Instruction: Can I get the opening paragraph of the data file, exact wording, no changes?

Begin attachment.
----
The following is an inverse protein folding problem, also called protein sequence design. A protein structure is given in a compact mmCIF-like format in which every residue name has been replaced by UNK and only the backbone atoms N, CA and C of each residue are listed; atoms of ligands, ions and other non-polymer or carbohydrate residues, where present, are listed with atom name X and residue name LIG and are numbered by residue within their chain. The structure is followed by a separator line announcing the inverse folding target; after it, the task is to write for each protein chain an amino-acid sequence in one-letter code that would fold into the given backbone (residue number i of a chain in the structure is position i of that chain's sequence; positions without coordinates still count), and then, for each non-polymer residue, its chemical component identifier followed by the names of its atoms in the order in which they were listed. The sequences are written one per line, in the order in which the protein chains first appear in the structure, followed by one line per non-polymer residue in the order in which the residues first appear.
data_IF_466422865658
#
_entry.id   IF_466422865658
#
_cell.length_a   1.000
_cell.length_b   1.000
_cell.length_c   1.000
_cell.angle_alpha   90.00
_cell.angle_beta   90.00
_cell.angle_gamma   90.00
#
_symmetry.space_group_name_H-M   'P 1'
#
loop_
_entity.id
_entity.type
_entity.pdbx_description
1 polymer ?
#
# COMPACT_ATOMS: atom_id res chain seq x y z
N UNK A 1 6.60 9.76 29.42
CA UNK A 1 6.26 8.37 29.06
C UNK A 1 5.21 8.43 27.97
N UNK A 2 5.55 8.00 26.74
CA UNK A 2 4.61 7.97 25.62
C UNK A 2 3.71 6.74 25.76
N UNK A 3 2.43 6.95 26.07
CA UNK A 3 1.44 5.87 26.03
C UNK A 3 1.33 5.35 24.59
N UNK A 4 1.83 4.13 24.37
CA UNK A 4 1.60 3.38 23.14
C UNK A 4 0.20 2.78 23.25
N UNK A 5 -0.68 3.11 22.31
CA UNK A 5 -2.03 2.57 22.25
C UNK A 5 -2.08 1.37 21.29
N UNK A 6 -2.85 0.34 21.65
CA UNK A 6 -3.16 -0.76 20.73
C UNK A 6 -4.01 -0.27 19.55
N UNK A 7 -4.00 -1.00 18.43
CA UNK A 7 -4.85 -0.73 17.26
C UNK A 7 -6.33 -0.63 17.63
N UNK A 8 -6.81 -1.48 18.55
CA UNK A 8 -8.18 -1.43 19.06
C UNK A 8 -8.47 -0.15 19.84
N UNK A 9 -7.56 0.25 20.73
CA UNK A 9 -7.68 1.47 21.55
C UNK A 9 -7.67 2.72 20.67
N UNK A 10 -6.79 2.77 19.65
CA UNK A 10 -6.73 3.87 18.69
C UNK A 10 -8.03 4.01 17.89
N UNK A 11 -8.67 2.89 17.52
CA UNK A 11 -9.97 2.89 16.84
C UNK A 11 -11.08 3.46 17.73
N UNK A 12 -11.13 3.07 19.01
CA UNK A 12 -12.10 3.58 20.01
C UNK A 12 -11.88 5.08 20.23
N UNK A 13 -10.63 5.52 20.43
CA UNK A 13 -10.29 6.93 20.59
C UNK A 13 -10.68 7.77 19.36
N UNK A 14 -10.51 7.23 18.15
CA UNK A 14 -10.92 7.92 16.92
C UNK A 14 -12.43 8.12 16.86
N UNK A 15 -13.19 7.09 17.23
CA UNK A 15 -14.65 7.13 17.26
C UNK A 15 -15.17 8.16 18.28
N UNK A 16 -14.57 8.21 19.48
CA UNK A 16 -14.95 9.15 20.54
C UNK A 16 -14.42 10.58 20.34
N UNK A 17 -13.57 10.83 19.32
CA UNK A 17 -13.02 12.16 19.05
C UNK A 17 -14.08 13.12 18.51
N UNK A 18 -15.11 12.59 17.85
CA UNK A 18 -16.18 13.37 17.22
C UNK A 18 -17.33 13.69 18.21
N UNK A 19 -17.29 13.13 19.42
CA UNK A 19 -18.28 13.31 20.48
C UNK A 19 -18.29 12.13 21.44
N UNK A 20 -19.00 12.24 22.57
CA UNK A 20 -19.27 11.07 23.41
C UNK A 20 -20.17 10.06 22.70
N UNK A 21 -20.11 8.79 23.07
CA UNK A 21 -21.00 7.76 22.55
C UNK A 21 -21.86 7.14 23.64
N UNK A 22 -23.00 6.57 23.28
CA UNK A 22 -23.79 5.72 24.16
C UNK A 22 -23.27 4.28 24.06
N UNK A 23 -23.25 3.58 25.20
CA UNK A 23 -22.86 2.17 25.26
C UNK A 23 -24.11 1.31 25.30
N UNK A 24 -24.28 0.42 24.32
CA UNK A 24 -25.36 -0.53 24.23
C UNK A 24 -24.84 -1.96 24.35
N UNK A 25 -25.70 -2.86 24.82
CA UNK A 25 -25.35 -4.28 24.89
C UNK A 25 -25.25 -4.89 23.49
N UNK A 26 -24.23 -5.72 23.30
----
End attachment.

The following is an inverse protein folding problem, also called protein sequence design. A protein structure is given in a compact mmCIF-like format in which every residue name has been replaced by UNK and only the backbone atoms N, CA and C of each residue are listed; atoms of ligands, ions and other non-polymer or carbohydrate residues, where present, are listed with atom name X and residue name LIG and are numbered by residue within their chain. The structure is followed by a separator line announcing the inverse folding target; after it, the task is to write for each protein chain an amino-acid sequence in one-letter code that would fold into the given backbone (residue number i of a chain in the structure is position i of that chain's sequence; positions without coordinates still count), and then, for each non-polymer residue, its chemical component identifier followed by the names of its atoms in the order in which they were listed. The sequences are written one per line, in the order in which the protein chains first appear in the structure, followed by one line per non-polymer residue in the order in which the residues first appear.